I hate to admit it, but the word "evangelism" sends me into a full-body shudder. I hear the word and vivid images scroll through my imagination: fake million-dollar bills with "how to get to heaven" printed on the back. Sandwich boards and billboards that ask questions like "Do you know where you're going?" in ominous, Twilight-Zone font. Little booklets that reduce this huge thing called "faith" to a four-page to-do list. I don't know when the word evangelism was hijacked in my mind, but I want it back.
As much as I might hate my stereotypical "evangelism," I know that I can't ignore the fact that introducing my friends to Jesus is a crucial part of my faith. But the evangelism I remember from my childhood feels more like an obligation than a privilege—more like a program or a prescription and less like . . . well, an introduction. So how can we recapture the Great Commission—God's chosen medium for glorifying his name—without feeling like door-to-door saleswomen for Jesus?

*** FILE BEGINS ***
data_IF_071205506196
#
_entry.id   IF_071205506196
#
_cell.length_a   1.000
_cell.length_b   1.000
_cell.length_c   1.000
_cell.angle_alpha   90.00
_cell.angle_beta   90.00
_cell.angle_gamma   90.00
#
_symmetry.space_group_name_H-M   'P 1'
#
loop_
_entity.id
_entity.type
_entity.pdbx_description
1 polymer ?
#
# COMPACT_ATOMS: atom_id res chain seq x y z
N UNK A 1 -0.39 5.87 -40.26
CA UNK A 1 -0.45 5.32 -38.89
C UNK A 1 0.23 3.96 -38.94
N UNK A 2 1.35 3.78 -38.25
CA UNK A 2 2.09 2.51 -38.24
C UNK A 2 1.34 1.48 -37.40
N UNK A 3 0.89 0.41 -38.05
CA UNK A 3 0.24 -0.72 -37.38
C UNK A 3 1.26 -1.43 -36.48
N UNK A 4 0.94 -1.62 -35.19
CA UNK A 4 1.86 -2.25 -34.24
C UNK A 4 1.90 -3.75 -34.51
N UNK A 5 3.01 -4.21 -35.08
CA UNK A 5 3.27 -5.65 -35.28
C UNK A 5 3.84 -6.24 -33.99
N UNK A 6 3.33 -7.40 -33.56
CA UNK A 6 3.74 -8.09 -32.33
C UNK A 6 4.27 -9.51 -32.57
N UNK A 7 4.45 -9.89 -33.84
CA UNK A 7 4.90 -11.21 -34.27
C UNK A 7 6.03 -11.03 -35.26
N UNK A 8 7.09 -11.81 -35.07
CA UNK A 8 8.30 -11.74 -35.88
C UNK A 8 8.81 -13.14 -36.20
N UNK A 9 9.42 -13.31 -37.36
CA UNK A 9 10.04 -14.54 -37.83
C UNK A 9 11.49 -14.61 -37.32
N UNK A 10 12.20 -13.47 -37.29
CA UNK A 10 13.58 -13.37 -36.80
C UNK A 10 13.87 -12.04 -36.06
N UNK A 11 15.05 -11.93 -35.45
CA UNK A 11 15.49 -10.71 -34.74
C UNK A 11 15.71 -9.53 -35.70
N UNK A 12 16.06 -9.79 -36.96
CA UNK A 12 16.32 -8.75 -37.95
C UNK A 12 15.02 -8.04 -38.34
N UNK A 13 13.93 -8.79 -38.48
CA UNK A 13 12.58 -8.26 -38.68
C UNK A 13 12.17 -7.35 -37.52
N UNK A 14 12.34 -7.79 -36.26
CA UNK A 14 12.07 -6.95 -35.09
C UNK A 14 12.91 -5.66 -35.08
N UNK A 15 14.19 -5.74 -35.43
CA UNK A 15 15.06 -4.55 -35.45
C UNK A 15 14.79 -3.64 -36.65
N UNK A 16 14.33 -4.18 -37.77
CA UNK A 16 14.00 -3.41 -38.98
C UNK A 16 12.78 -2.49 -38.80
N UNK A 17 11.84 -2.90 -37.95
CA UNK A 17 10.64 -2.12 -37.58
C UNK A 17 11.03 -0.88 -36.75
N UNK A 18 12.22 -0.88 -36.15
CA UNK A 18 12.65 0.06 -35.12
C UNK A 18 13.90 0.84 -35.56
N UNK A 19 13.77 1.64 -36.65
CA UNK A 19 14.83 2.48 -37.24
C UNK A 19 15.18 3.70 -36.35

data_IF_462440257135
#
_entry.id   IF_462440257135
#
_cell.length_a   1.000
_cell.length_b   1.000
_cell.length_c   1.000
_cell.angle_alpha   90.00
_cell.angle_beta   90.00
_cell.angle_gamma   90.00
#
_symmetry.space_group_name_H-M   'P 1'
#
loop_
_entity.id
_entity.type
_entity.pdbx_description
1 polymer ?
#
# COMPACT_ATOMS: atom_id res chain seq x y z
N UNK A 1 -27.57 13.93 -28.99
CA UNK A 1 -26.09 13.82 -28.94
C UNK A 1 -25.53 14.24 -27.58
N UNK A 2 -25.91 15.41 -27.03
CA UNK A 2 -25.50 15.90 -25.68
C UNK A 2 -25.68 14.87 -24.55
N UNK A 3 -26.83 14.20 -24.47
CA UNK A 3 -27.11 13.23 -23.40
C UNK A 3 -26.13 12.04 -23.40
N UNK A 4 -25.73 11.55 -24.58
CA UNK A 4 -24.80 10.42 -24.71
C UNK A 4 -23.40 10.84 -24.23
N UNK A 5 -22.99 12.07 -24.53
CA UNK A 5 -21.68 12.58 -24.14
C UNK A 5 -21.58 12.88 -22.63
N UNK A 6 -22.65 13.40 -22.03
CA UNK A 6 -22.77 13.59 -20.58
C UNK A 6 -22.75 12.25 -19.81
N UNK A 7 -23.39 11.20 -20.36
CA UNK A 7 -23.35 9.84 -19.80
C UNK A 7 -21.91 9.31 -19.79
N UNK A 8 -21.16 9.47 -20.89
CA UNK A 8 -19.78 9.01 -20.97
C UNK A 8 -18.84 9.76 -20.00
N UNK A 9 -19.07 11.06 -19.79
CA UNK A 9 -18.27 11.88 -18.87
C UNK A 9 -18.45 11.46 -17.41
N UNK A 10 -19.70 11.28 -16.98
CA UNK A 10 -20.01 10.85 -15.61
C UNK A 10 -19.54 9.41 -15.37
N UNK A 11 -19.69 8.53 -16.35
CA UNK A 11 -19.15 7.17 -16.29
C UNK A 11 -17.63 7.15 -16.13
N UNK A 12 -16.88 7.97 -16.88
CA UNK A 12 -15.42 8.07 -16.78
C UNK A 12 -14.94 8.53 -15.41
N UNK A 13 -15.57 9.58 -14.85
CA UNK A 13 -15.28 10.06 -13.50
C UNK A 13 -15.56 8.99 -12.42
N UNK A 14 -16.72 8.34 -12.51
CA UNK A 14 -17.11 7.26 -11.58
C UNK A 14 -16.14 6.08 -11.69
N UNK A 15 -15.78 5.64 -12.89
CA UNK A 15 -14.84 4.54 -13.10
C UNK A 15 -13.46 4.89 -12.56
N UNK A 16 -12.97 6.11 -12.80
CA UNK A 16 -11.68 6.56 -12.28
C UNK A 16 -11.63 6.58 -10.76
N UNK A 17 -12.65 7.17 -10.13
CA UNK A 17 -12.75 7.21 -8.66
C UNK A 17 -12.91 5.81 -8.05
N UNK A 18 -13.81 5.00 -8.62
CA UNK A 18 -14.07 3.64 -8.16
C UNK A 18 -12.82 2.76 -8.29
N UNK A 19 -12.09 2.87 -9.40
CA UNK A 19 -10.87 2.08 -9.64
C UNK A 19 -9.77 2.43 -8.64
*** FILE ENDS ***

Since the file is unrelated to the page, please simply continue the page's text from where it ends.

What is evangelism?
People who encountered Jesus in the Bible were changed. They were set free. And when they were changed and freed, they were compelled to talk about it. They couldn't stop talking about him once they encountered him because he was that amazing. In John 9, the blind man can't even explain who Jesus is, but he still can't shut up. He tells the religious leaders who blast him with questions, "I don't know whether he is a sinner," the man replied. "But I know this: I was blind, and now I can see!" (John 9:25).
This is the evangelism I want to know. This is the Jesus I want to talk about, sing about, think about, and share. This is the essence of Jesus' own description about the future of evangelism—not a program but a compelling movement: "But you will receive power when the Holy Spirit comes upon you. And you will be my witnesses, telling people about me everywhere—in Jerusalem, throughout Judea, in Samaria, and to the ends of the earth" (Acts 1:8). You will be empowered to tell people about me everywhere—what an incredible mandate! But how would that look for you—tomorrow at the bus stop? Today with your neighbor? Next week with the coworker at lunch? Here are a few things to consider: